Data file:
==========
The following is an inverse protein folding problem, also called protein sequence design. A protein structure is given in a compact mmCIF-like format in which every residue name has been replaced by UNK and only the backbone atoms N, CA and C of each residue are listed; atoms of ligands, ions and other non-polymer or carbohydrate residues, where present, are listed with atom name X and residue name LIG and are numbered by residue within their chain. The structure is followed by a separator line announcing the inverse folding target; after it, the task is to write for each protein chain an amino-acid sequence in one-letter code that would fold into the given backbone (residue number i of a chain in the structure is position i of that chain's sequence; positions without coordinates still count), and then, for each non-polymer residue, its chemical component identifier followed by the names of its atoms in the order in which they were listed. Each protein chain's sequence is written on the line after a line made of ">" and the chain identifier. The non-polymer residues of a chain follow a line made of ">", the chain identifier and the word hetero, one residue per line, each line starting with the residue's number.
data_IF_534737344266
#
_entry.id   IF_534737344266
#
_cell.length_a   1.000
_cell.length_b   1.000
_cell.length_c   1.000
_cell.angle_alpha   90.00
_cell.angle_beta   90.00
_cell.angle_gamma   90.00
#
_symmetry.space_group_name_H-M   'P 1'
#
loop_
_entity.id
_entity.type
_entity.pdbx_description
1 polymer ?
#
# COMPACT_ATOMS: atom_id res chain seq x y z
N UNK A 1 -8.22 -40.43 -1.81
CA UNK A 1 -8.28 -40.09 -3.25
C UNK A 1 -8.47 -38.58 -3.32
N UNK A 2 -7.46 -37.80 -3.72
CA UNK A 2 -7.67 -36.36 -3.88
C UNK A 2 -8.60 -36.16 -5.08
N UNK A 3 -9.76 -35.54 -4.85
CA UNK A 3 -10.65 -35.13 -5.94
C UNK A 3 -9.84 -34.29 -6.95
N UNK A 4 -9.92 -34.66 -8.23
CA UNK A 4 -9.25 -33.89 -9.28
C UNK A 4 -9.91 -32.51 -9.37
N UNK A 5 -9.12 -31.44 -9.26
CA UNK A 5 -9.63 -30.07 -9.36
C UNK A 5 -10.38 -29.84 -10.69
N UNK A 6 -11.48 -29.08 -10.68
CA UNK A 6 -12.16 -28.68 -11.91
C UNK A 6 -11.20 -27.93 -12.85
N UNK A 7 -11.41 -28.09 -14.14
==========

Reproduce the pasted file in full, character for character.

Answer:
The following is an inverse protein folding problem, also called protein sequence design. A protein structure is given in a compact mmCIF-like format in which every residue name has been replaced by UNK and only the backbone atoms N, CA and C of each residue are listed; atoms of ligands, ions and other non-polymer or carbohydrate residues, where present, are listed with atom name X and residue name LIG and are numbered by residue within their chain. The structure is followed by a separator line announcing the inverse folding target; after it, the task is to write for each protein chain an amino-acid sequence in one-letter code that would fold into the given backbone (residue number i of a chain in the structure is position i of that chain's sequence; positions without coordinates still count), and then, for each non-polymer residue, its chemical component identifier followed by the names of its atoms in the order in which they were listed. Each protein chain's sequence is written on the line after a line made of ">" and the chain identifier. The non-polymer residues of a chain follow a line made of ">", the chain identifier and the word hetero, one residue per line, each line starting with the residue's number.
data_IF_534737344266
#
_entry.id   IF_534737344266
#
_cell.length_a   1.000
_cell.length_b   1.000
_cell.length_c   1.000
_cell.angle_alpha   90.00
_cell.angle_beta   90.00
_cell.angle_gamma   90.00
#
_symmetry.space_group_name_H-M   'P 1'
#
loop_
_entity.id
_entity.type
_entity.pdbx_description
1 polymer ?
#
# COMPACT_ATOMS: atom_id res chain seq x y z
N UNK A 1 -8.22 -40.43 -1.81
CA UNK A 1 -8.28 -40.09 -3.25
C UNK A 1 -8.47 -38.58 -3.32
N UNK A 2 -7.46 -37.80 -3.72
CA UNK A 2 -7.67 -36.36 -3.88
C UNK A 2 -8.60 -36.16 -5.08
N UNK A 3 -9.76 -35.54 -4.85
CA UNK A 3 -10.65 -35.13 -5.94
C UNK A 3 -9.84 -34.29 -6.95
N UNK A 4 -9.92 -34.66 -8.23
CA UNK A 4 -9.25 -33.89 -9.28
C UNK A 4 -9.91 -32.51 -9.37
N UNK A 5 -9.12 -31.44 -9.26
CA UNK A 5 -9.63 -30.07 -9.36
C UNK A 5 -10.38 -29.84 -10.69
N UNK A 6 -11.48 -29.08 -10.68
CA UNK A 6 -12.16 -28.68 -11.91
C UNK A 6 -11.20 -27.93 -12.85
N UNK A 7 -11.41 -28.09 -14.14